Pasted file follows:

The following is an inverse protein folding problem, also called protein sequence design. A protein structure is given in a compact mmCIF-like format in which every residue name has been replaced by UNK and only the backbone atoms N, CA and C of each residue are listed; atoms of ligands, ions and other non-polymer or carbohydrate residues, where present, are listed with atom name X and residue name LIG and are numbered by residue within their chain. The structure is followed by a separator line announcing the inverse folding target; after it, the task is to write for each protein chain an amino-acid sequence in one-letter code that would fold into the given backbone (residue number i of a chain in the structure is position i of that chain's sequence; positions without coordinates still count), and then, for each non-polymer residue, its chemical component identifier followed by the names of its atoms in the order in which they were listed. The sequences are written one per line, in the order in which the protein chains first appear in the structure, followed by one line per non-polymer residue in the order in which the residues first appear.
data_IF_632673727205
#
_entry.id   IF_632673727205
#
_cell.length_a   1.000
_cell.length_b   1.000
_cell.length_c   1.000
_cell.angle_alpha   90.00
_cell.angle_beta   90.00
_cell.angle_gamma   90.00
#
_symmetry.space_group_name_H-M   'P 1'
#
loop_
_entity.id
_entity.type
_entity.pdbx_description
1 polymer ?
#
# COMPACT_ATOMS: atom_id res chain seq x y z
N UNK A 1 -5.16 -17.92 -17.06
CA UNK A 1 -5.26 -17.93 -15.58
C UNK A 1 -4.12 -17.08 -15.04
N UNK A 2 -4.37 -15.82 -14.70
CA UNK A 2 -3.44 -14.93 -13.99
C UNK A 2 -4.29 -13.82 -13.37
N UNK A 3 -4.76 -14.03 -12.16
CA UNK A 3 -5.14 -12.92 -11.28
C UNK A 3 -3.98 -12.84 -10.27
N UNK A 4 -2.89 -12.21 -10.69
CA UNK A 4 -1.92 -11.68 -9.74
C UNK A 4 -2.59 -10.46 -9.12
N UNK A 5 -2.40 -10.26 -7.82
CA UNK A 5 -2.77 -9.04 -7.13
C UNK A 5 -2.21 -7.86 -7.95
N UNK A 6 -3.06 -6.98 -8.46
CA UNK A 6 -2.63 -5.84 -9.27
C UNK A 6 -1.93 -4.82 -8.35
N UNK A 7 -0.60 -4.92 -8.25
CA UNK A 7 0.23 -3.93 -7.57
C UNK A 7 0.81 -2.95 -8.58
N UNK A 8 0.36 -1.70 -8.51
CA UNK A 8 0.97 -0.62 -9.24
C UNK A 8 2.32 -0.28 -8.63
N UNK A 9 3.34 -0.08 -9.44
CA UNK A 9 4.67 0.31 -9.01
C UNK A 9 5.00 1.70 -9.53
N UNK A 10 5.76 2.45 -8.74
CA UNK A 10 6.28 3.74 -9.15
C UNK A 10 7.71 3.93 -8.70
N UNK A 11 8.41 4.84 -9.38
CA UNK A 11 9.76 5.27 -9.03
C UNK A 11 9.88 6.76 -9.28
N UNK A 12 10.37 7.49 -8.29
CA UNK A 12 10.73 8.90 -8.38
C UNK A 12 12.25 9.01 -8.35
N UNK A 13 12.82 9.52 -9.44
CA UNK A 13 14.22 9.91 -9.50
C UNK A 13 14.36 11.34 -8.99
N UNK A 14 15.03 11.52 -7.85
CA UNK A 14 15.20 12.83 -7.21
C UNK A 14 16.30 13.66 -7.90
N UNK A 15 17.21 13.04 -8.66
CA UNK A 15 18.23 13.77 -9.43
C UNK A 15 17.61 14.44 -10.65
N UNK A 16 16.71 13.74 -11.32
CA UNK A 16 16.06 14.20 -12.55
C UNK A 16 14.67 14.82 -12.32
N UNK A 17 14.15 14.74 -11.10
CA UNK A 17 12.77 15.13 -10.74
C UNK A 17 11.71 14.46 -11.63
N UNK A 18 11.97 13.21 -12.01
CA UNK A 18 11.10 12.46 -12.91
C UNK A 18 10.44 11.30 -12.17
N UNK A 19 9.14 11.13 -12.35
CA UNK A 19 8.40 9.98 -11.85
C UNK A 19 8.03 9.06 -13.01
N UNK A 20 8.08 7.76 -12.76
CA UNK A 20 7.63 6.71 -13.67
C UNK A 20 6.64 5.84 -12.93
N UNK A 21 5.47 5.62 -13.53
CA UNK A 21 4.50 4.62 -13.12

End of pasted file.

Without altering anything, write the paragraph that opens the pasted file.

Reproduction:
The following is an inverse protein folding problem, also called protein sequence design. A protein structure is given in a compact mmCIF-like format in which every residue name has been replaced by UNK and only the backbone atoms N, CA and C of each residue are listed; atoms of ligands, ions and other non-polymer or carbohydrate residues, where present, are listed with atom name X and residue name LIG and are numbered by residue within their chain. The structure is followed by a separator line announcing the inverse folding target; after it, the task is to write for each protein chain an amino-acid sequence in one-letter code that would fold into the given backbone (residue number i of a chain in the structure is position i of that chain's sequence; positions without coordinates still count), and then, for each non-polymer residue, its chemical component identifier followed by the names of its atoms in the order in which they were listed. The sequences are written one per line, in the order in which the protein chains first appear in the structure, followed by one line per non-polymer residue in the order in which the residues first appear.